Did the Uncertainty Principle keep the OPP costing alive?


Despite the protests of some online commenters, who claim to be sick and tired of hearing about the OPP costing issue, I must indulge my inner wonk on this question of procedure.

Because how decisions are made in a democracy is important, sometimes as important as the decisions themselves.

So let's play this out, for the sake of settling the matter.

Former councillor Louise Severson yesterday suggested a procedural trick was responsible for the failure of a motion to quash the costing.

On Tuesday, council voted five-four in favour of Councillor Jeff Earle's motion to rescind the costing decision reached in April.

Had it been a straight vote, the motion would have passed.

However, a motion to reconsider a previous council decision needs a two-thirds majority to pass. And that can't even happen without a previous two-thirds vote agreeing to suspend the rules of procedure.

On Tuesday, councillors voted without difficulty to suspend those rules.

Then came the vote on whether to reconsider the motion asking for an OPP costing.

Here's where Severson and Mayor David Henderson part ways.

In Severson's view, this should have been a discussion on whether or not to reconsider – and nothing else – the same as the quick vote on the rules of procedure.

Had it been done this way, all the hands would have gone up, and after that, the original motion, the motion asking city manager Bob Casselman to ask for an OPP costing, would have been back on the table.

At that point, Severson believes, there would have been a five-four vote against the motion – effectively killing the costing, since at this point a simple majority is enough.

Of course, what happened instead was that councillors launched into a debate on whether or not to continue with the costing, during the stage in which, in Severson's view, they should have been discussing whether or not to reconsider.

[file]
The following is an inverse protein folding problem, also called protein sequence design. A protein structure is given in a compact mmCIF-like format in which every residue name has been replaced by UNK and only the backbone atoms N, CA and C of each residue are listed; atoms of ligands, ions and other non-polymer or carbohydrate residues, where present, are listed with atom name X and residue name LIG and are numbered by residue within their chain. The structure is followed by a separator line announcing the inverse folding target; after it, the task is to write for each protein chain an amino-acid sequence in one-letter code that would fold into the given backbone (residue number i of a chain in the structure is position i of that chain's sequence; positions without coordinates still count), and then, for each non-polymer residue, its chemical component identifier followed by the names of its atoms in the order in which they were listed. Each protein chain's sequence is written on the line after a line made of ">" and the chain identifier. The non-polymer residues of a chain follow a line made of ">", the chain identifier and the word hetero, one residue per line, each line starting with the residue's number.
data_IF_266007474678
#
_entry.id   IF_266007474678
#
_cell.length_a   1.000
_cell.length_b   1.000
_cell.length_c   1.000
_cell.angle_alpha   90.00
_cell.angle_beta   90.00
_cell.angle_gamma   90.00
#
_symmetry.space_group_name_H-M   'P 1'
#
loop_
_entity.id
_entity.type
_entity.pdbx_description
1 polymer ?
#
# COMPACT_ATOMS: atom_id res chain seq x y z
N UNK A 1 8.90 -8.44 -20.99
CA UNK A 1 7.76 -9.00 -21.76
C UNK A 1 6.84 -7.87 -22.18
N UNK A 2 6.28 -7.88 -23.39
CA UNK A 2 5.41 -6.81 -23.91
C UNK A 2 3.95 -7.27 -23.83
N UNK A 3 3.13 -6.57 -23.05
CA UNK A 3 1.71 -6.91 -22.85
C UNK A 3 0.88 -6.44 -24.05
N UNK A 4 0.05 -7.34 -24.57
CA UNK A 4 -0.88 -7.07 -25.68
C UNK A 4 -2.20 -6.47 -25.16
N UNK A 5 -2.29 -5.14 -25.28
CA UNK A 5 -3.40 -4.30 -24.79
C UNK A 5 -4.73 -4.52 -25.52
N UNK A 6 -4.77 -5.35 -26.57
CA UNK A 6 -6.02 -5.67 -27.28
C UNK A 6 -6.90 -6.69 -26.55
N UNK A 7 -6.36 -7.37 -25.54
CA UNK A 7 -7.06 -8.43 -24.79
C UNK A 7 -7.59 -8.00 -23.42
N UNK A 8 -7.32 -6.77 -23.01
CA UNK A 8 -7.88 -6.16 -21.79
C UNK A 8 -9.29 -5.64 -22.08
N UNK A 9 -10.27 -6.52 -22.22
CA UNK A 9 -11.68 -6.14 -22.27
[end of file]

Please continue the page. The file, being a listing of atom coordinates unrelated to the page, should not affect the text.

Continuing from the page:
At that stage, five-four was not enough.

Severson wonders whether Henderson manoeuvred to ensure that simple-majority vote never happened.

I may be obsessing here on a procedural detail, in the same way physicists may quibble over quantum mechanics in a way that seems to mean very little to people's lives; but if democracy is to work in a reliable and consistent way, then its rules need to be followed, as it were, down to the subatomic level.

I choose the metaphor carefully, because at the subatomic level uncertainty enters the way we see things.

Mayor Henderson calls it “overlap”: the grey area where you have to discuss the merits of the initial motion in order to discuss whether to reconsider it.

Viewed in this grey Heisenbergian light, the discussion that led to the five-four vote was on a single critical question: Does the delay in the OPP costing to next September make it necessary to reconsider the motion to seek that costing?

The procedural correctness of Tuesday's vote is directly proportional to the share of Tuesday's debate that can be related to that question.

The fact this delay means council won't vote on an OPP costing in its term? Related, since councillors enacted the April motion fully expecting to resolve the issue in this term.

The impact of this delay on city police cost-saving efforts? Related. Cost-saving was the whole point of the April vote.

The impact on officer and staff morale? Related. That, too, entered the April equation.

Unless I was too busy tweeting, I do believe I've covered the majority of Tuesday's discussion.

So council's vote is defensible, then, on the notion the debate did take place on the merits of reconsidering.

Perhaps in a very grey sort of way.

Here's one last bit of Uncertainty Principle for you: I would never have had this chance to indulge in wonkish procedural parsing had Tom Blanchard been at the meeting.